Get Involved

Want to know more about digital scholarship? Do you have a project, or an idea for a potential project? Here’s how you can get involved at the Sherman Centre.


Each quarter, we offer a range of events related to digital scholarship. The Demystifying Digital Scholarship series runs throughout the year. We also have occasional one-off tutorials related to specific skills or tools, and monthly colloquium events where you can hear about digital scholarship projects, and ask questions of the researchers.

The best way to find out about these events is to join our mailing list or check our blog.

Is there a tool or skill that you think should be featured in a tutorial? Tell us about it, and we’ll see what we can do.


One of the best ways to develop digital scholarship skills or a specific project is to talk about it with a curious audience and hear their feedback and questions. Each month, the Sherman Centre Colloquium gathers to hear a researcher discussing an aspect of their work. Some Colloquium events focus on finished projects or project results, but we also welcome talks about future projects, or works-in-progress. Each Colloquium event lasts an hour. How you use that hour is flexible: you can present a formal talk, or develop a less formal conversation. All we ask is that you keep at least 20 minutes for questions and answers with your audience.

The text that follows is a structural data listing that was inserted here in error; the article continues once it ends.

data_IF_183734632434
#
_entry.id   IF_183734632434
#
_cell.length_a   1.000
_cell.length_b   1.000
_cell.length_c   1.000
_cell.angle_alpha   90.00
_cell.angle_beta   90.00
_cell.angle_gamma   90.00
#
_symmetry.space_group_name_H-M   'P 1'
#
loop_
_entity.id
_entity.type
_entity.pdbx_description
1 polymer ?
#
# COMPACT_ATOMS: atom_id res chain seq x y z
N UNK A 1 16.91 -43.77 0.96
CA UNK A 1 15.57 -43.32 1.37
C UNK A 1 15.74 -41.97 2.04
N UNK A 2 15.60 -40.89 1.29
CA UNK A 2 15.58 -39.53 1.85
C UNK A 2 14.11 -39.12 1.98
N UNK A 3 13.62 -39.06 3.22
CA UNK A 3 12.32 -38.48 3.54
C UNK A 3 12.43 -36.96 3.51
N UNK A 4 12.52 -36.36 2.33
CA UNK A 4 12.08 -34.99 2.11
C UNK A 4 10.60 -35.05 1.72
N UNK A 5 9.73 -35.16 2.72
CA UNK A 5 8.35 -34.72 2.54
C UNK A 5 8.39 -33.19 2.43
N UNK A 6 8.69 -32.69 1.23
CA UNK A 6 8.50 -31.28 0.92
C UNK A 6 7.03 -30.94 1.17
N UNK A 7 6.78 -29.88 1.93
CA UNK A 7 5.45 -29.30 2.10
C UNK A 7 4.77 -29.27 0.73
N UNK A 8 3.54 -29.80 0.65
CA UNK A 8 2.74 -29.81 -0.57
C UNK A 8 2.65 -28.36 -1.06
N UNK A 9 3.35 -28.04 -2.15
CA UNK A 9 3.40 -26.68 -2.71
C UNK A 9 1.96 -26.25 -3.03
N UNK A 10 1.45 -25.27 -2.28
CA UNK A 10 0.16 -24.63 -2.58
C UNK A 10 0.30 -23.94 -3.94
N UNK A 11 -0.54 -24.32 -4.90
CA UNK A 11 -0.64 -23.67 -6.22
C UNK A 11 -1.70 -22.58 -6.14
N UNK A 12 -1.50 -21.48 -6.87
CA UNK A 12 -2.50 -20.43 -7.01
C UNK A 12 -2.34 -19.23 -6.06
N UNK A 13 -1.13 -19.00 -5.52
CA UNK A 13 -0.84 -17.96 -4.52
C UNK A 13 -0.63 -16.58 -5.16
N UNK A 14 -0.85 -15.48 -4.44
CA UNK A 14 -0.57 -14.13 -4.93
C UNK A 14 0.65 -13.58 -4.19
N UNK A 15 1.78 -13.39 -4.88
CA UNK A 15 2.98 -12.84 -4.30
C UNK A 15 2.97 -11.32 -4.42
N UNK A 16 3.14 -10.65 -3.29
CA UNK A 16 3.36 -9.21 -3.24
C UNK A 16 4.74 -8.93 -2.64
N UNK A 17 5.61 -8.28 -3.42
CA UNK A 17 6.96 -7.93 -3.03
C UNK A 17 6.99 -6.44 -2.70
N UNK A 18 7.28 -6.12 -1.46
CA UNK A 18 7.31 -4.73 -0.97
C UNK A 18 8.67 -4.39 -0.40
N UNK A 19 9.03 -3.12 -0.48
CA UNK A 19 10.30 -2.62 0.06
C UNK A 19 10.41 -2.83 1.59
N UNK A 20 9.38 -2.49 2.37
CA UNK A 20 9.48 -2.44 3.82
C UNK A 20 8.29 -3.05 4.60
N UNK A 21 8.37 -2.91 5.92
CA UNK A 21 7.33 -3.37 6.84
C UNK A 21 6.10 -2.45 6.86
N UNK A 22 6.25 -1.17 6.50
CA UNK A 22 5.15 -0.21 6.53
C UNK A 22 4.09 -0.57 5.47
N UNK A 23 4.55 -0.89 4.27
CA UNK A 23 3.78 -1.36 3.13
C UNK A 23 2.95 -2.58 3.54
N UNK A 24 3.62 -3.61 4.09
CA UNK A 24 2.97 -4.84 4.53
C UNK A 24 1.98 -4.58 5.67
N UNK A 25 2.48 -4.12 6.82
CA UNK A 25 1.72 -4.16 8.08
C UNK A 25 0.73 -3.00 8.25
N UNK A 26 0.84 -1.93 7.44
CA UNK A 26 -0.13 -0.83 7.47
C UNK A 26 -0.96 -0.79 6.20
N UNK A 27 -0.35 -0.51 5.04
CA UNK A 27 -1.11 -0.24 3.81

To apply to speak at an upcoming colloquium, please contact Paige Morgan.

Work with technology and tools

Do you need specific software or unique hardware? We may have what you need and/or be able to acquire it for you. We have a makerspace stocked with Raspberry Pi and Arduino boards and their related equipment. We have two 3D printers for prototyping; and (as of January 2015) three sophisticated workstations loaded with a wide range of software to support a broad range of digital scholarship needs. We also offer project storage space up to 5TB.

If you’re new to makerspace work, we also offer a micro-course, Electronics for the Rest of Us, that provides an intro to working with Arduinos.

Become a Research Fellow

Each year, the Sherman Centre sponsors Graduate Research Fellows, providing a stipend, cubicle space, and easy access to Sherman Centre staff.* Research Fellows have input into Sherman Centre programming, access to talk with guest speakers, and opportunities to present their work on the Sherman Centre website and at the Colloquium. Applications open in spring.

* Graduate student researchers and postdoctoral fellows may also be granted non-stipendiary research fellowships, which provide a Sherman Centre cubicle, input into programming and access to staff and speakers, and opportunities to present their work.